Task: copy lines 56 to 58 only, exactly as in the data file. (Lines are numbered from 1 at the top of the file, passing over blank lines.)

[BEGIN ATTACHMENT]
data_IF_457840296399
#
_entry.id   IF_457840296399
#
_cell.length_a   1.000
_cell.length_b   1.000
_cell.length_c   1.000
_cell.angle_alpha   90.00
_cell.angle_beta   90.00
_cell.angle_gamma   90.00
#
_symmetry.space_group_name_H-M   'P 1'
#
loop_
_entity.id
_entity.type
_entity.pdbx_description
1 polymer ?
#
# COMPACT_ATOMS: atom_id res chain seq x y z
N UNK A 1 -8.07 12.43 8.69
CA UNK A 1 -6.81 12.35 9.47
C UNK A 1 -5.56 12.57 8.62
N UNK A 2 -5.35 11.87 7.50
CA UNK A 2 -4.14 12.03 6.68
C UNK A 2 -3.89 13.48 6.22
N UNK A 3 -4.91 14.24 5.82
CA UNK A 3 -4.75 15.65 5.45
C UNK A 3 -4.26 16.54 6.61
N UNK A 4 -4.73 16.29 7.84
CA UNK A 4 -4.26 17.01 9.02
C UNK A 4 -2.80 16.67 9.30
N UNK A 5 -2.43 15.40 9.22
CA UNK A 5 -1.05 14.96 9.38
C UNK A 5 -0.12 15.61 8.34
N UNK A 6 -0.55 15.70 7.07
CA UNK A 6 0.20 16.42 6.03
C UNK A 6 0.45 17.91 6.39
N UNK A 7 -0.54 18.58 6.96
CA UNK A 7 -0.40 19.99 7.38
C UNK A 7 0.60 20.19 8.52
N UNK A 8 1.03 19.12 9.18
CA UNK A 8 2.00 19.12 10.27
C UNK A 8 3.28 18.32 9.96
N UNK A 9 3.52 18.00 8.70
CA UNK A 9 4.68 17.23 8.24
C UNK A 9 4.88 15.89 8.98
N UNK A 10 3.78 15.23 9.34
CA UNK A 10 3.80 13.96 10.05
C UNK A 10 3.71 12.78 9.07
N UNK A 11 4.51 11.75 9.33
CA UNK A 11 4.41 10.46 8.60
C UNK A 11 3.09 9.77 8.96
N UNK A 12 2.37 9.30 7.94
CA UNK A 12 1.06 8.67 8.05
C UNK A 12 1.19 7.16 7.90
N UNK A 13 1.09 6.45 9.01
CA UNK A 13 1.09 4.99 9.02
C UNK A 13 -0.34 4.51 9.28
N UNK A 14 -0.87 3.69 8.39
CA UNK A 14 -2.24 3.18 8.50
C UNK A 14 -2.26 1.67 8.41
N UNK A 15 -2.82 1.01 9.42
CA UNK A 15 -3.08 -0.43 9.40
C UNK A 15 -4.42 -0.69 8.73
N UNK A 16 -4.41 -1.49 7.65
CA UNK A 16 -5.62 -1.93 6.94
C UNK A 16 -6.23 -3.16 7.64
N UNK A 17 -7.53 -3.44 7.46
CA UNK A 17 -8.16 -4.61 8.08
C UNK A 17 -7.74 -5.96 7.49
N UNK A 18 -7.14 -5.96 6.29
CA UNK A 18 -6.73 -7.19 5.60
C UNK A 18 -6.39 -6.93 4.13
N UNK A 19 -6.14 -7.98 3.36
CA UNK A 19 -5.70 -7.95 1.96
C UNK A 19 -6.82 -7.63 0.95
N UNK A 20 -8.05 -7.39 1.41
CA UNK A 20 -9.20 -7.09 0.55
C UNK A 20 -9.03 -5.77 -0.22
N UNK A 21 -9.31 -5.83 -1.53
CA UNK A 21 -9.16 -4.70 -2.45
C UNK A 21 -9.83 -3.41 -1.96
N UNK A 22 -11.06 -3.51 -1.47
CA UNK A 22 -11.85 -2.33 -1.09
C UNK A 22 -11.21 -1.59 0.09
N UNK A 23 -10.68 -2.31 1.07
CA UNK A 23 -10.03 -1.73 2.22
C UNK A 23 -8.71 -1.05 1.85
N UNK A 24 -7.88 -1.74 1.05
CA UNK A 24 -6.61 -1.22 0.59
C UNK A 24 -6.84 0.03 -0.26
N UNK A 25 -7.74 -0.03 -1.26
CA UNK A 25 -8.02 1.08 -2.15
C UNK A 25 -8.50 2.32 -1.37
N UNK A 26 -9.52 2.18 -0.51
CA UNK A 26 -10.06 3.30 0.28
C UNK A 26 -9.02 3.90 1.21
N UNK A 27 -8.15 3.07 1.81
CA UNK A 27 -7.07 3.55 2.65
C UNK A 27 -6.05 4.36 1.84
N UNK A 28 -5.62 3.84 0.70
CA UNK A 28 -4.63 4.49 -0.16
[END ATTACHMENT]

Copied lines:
C UNK A 12 1.19 7.16 7.90
N UNK A 13 1.09 6.45 9.01
CA UNK A 13 1.09 4.99 9.02